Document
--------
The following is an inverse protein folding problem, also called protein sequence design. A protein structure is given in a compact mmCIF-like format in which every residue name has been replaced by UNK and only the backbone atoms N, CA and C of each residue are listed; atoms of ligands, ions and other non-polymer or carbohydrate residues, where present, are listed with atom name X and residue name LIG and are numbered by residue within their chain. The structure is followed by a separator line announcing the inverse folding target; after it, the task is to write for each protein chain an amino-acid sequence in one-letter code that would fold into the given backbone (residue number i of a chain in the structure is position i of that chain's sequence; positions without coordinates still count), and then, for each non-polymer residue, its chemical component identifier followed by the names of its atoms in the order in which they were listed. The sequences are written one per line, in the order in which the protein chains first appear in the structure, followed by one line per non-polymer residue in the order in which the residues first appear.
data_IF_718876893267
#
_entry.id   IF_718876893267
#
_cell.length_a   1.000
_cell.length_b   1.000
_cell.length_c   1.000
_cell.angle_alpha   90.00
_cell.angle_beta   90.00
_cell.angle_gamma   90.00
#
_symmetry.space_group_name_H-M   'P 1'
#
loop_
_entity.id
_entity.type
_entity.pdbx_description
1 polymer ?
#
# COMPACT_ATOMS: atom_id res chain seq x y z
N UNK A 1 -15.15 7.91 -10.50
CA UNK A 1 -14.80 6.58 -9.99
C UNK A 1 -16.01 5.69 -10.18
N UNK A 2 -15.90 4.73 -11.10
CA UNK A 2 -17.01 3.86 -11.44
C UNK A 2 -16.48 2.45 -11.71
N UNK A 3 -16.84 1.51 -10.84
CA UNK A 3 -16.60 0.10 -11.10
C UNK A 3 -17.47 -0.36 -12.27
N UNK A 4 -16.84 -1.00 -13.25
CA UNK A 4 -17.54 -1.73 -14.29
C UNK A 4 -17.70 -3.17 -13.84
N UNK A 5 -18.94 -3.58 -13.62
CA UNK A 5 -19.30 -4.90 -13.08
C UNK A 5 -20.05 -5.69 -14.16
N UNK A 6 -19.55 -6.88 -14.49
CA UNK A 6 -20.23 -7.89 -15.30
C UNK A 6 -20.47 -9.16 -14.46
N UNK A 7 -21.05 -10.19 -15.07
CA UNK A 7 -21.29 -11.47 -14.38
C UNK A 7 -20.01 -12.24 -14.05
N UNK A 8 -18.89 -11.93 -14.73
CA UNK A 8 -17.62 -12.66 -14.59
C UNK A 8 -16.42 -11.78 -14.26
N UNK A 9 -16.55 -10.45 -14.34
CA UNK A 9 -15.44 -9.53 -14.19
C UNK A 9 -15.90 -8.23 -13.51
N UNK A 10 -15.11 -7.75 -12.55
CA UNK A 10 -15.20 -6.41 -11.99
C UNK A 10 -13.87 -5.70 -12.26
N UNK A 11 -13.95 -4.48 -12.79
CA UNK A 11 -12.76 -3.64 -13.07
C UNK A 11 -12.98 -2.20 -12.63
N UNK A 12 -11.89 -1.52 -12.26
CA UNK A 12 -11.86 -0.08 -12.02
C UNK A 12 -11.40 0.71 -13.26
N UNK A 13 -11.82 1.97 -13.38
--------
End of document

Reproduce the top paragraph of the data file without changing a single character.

The following is an inverse protein folding problem, also called protein sequence design. A protein structure is given in a compact mmCIF-like format in which every residue name has been replaced by UNK and only the backbone atoms N, CA and C of each residue are listed; atoms of ligands, ions and other non-polymer or carbohydrate residues, where present, are listed with atom name X and residue name LIG and are numbered by residue within their chain. The structure is followed by a separator line announcing the inverse folding target; after it, the task is to write for each protein chain an amino-acid sequence in one-letter code that would fold into the given backbone (residue number i of a chain in the structure is position i of that chain's sequence; positions without coordinates still count), and then, for each non-polymer residue, its chemical component identifier followed by the names of its atoms in the order in which they were listed. The sequences are written one per line, in the order in which the protein chains first appear in the structure, followed by one line per non-polymer residue in the order in which the residues first appear.